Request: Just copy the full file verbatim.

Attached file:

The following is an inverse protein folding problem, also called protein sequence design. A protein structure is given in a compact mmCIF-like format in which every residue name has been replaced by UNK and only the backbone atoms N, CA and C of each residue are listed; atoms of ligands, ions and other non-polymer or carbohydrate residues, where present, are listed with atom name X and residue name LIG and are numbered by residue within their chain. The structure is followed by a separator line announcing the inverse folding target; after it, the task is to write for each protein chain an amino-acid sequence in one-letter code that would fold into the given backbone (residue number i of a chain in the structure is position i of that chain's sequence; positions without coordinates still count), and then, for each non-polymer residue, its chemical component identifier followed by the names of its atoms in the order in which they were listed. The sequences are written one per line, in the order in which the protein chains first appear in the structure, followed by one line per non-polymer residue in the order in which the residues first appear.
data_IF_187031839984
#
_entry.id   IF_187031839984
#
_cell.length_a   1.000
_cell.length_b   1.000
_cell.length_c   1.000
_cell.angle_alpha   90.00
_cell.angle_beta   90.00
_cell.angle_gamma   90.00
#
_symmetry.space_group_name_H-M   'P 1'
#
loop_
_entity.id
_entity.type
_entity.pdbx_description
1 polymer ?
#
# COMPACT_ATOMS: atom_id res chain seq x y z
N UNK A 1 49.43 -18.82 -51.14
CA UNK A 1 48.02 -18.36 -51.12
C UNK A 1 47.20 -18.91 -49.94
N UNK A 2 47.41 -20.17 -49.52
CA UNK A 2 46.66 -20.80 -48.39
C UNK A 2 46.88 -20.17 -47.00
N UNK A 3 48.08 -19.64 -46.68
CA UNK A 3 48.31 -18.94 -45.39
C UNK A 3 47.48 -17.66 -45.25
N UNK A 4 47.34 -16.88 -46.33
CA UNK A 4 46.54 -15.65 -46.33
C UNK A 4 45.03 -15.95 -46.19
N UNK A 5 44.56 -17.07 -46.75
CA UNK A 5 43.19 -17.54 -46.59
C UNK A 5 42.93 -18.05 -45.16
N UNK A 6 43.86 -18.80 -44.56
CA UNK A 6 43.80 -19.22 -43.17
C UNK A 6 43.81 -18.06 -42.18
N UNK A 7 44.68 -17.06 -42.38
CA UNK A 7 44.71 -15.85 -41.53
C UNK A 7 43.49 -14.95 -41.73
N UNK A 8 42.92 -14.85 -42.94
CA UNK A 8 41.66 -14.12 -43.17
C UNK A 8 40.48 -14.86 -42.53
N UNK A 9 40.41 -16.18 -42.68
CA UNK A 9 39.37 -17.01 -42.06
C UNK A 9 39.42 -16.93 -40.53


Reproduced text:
The following is an inverse protein folding problem, also called protein sequence design. A protein structure is given in a compact mmCIF-like format in which every residue name has been replaced by UNK and only the backbone atoms N, CA and C of each residue are listed; atoms of ligands, ions and other non-polymer or carbohydrate residues, where present, are listed with atom name X and residue name LIG and are numbered by residue within their chain. The structure is followed by a separator line announcing the inverse folding target; after it, the task is to write for each protein chain an amino-acid sequence in one-letter code that would fold into the given backbone (residue number i of a chain in the structure is position i of that chain's sequence; positions without coordinates still count), and then, for each non-polymer residue, its chemical component identifier followed by the names of its atoms in the order in which they were listed. The sequences are written one per line, in the order in which the protein chains first appear in the structure, followed by one line per non-polymer residue in the order in which the residues first appear.
data_IF_187031839984
#
_entry.id   IF_187031839984
#
_cell.length_a   1.000
_cell.length_b   1.000
_cell.length_c   1.000
_cell.angle_alpha   90.00
_cell.angle_beta   90.00
_cell.angle_gamma   90.00
#
_symmetry.space_group_name_H-M   'P 1'
#
loop_
_entity.id
_entity.type
_entity.pdbx_description
1 polymer ?
#
# COMPACT_ATOMS: atom_id res chain seq x y z
N UNK A 1 49.43 -18.82 -51.14
CA UNK A 1 48.02 -18.36 -51.12
C UNK A 1 47.20 -18.91 -49.94
N UNK A 2 47.41 -20.17 -49.52
CA UNK A 2 46.66 -20.80 -48.39
C UNK A 2 46.88 -20.17 -47.00
N UNK A 3 48.08 -19.64 -46.68
CA UNK A 3 48.31 -18.94 -45.39
C UNK A 3 47.48 -17.66 -45.25
N UNK A 4 47.34 -16.88 -46.33
CA UNK A 4 46.54 -15.65 -46.33
C UNK A 4 45.03 -15.95 -46.19
N UNK A 5 44.56 -17.07 -46.75
CA UNK A 5 43.19 -17.54 -46.59
C UNK A 5 42.93 -18.05 -45.16
N UNK A 6 43.86 -18.80 -44.56
CA UNK A 6 43.80 -19.22 -43.17
C UNK A 6 43.81 -18.06 -42.18
N UNK A 7 44.68 -17.06 -42.38
CA UNK A 7 44.71 -15.85 -41.53
C UNK A 7 43.49 -14.95 -41.73
N UNK A 8 42.92 -14.85 -42.94
CA UNK A 8 41.66 -14.12 -43.17
C UNK A 8 40.48 -14.86 -42.53
N UNK A 9 40.41 -16.18 -42.68
CA UNK A 9 39.37 -17.01 -42.06
C UNK A 9 39.42 -16.93 -40.53